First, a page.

Dyson India Installs 100 Air Purifiers At Old-Age Homes In Delhi-NCR - GADGET-INNOVATIONS

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In a survey conducted by Agewell Foundation, a not-for-profit organization, 21% elderly respondents claimed that their major concern is rising pollution level during winters, which causes many health related problems





The problem of air pollution is a year-long problem, as the AQI yet again touched 400 in certain areas (source: SAMEER - published by Central Pollution Control Board) of Delhi-NCR, during the first week of January. Almost a quarter of elderly people (21%) during a survey by Agewell Foundation, a not-for-profit organization, working for welfare and empowerment of older personsclaimed that their major concern is rising pollution level during winters, which causes many health related problems and restrict their outings. The survey was conducted on over 1500 elderly living in Delhi NCR during December1.



To assist the elderly in breathing purified air, since November, Dyson has installed 100 air purifiers across four old-age homes in Delhi including Golden Stick Old Age Home, Sandhya Old Age Home, Aradhana Old Age home and Ashirwad Old Age home.



Dr. Priyanka Kulshreshtha – Joint Secretary- Society for Indoor Environment (SIE)"The elderly population are the vulnerable ones to the exposure of poor indoor air quality in their homes. The less active physical life compounded by age related illness force them to be confined within the household boundaries. This exposure to the air pollutants in the indoor microenvironment makes them exposed to Acute Lung Respiratory infections and can affect their cardiovascular health also. Elderly with pre-existing heart vulnerabilities are more prone to suffer from Ischemic heart disease if the concentration of respirable suspended particulate matter, molds and allergens are not controlled. In Delhi, where the ambient air concentrations are also much higher than the permissible limits, the use of chemical based products like paints, floor and glass cleaners, deodorants and sprays create a cocktail of indoor air pollutants that plays heavily on the health of old people living there."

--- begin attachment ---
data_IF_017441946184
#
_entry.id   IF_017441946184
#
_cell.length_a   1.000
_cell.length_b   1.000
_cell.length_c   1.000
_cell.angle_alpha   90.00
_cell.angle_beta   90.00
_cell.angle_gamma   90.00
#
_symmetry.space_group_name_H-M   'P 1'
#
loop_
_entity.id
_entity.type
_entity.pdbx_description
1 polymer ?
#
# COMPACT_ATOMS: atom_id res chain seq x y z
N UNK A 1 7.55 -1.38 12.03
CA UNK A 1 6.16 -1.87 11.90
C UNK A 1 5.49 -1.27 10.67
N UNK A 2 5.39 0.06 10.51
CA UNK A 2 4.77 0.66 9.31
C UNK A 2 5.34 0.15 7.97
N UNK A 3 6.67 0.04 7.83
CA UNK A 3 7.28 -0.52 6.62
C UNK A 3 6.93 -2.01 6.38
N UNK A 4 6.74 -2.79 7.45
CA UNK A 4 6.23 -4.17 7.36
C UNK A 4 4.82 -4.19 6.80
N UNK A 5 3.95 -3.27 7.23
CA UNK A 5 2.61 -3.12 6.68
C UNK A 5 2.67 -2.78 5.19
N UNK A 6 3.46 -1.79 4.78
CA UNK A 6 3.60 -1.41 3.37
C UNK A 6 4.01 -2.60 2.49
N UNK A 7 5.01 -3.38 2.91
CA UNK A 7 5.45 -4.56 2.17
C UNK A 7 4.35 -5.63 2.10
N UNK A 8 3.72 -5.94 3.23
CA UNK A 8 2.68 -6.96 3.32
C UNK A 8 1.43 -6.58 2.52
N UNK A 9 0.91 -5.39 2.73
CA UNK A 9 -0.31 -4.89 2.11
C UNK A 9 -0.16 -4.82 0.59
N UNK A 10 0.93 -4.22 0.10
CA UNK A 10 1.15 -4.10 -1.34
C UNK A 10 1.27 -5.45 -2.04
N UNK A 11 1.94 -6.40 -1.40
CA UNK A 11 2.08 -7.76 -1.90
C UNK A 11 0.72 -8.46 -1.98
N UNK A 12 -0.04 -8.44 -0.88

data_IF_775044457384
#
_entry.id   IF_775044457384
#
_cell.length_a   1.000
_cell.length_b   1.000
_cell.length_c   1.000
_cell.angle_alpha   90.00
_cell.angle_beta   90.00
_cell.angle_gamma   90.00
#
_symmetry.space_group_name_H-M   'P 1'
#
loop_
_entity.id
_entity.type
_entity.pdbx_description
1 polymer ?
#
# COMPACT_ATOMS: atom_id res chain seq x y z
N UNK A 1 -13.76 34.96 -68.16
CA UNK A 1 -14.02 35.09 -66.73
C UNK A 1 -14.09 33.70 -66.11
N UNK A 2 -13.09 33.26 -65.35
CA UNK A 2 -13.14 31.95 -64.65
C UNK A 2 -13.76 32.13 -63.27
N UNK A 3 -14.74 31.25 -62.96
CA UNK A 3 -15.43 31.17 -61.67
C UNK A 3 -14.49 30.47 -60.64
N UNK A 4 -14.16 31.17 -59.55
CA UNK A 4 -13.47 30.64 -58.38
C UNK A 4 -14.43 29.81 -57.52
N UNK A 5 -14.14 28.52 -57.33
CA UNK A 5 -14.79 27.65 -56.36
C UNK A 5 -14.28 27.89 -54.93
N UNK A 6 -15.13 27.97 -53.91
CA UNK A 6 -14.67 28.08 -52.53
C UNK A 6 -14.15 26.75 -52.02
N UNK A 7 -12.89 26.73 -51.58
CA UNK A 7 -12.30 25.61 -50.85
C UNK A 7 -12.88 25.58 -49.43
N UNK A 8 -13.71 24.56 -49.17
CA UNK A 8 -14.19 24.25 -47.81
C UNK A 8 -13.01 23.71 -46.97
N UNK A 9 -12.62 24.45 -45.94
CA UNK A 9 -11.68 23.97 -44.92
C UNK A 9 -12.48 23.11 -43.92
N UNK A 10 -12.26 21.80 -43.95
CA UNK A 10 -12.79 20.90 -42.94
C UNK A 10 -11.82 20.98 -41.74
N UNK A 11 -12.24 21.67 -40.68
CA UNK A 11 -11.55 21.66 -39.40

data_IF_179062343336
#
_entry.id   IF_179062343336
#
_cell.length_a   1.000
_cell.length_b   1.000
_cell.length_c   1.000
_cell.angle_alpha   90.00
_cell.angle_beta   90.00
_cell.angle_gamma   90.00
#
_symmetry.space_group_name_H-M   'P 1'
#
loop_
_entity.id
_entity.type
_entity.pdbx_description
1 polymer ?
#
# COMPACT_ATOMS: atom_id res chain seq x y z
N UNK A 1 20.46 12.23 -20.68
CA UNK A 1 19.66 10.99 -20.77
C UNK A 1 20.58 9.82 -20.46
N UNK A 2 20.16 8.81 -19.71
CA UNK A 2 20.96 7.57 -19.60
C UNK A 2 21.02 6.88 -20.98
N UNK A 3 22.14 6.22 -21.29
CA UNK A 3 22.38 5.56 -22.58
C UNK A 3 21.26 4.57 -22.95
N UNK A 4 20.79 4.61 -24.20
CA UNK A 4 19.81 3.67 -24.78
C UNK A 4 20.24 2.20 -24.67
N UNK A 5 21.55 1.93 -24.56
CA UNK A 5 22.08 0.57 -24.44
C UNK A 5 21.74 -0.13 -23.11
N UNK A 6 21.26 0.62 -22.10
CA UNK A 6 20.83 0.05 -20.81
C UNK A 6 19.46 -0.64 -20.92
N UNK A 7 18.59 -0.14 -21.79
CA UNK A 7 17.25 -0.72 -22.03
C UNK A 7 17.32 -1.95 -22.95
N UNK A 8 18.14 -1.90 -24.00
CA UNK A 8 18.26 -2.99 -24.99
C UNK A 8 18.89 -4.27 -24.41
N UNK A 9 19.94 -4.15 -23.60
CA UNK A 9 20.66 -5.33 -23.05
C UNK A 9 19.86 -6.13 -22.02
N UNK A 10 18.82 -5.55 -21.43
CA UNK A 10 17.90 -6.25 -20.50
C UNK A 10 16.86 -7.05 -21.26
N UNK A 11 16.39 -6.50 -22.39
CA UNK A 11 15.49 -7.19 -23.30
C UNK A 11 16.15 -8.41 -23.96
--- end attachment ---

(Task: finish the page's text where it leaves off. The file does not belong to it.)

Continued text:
This will be an on going initiative from Dyson in India in an effort to make purified and clean air available to everyone.





Environment Care at Dyson
Dyson first entered the air purifier category in 2015 in response to the increasing global problem of indoor air pollution.


Dyson has continued to pioneer air purifiers globally, leading new test methods in China, the world’s largest market for air purifiers. In January 2018, China’s Household Appliance Standard and Technology Industry Alliance released the first accreditation for intelligent air purifying fans – featuring test methods first developed on Dyson’s UK Technology Campus. Dyson is the first company to test its machines according to this new standard.


In 2018, we worked with 72 researchers’ across 18 universities on 42 live Environmental Control projects, including Machine Leaning research in Oxford University and Fluid Dynamic research in Cambridge University.


Indoor Pollution
Living in the era of the “indoor generation”, we are breathing in more pollutants indoors as we are spending up to 90% of our time behind closed doors. Indoor pollution can come from outside when we open the windows or doors, but it can also be produced from everyday activities in our home.


To understand the air we breathe indoors, Dyson engineers along with SGS China, an independent advanced testing establishment, recently conducted a study on indoor air quality for Delhi NCR homes using Dyson technology.






During the study, Dyson air purifiers were selected from 12 homes in various parts of Delhi NCR. The fully-sealed filtration system on Dyson air purifiers that combine an activated carbon filter, and a glass HEPA filter, were collected from these Delhi NCR homes after 3-5 months of usage and analysed. The study has shown the presence of ultra-fine pollutants inside all Delhi-NCR homes tested. It was found that the air we breathe at home can contain large amounts of indoor pollutants which can have an impact on people’s well-being. These indoor pollutants include formaldehyde, bacteria, pollen, mould spores, dust mites, pet hair and dead skin cells.



The bedroom, where we spend approximately one third of our lives can be a polluted place at home. Potential sources include particulate matter from city pollution, VOCs (Volatile Organic Compounds) from hair spray and perfume, formaldehyde from foam furniture, dust and allergens from carpets and benzene from scented candles. In the kitchen and living room, cleaning products emit VOCs, dander from household pets, gas hobs and other cooking processes release particulate matter, fumes and odours. As modern homes are becoming better sealed to comply with energy efficiency requirements, those pollutants can be trapped inside and air circulation can be compromised.




New Delhi, January 22, 2019

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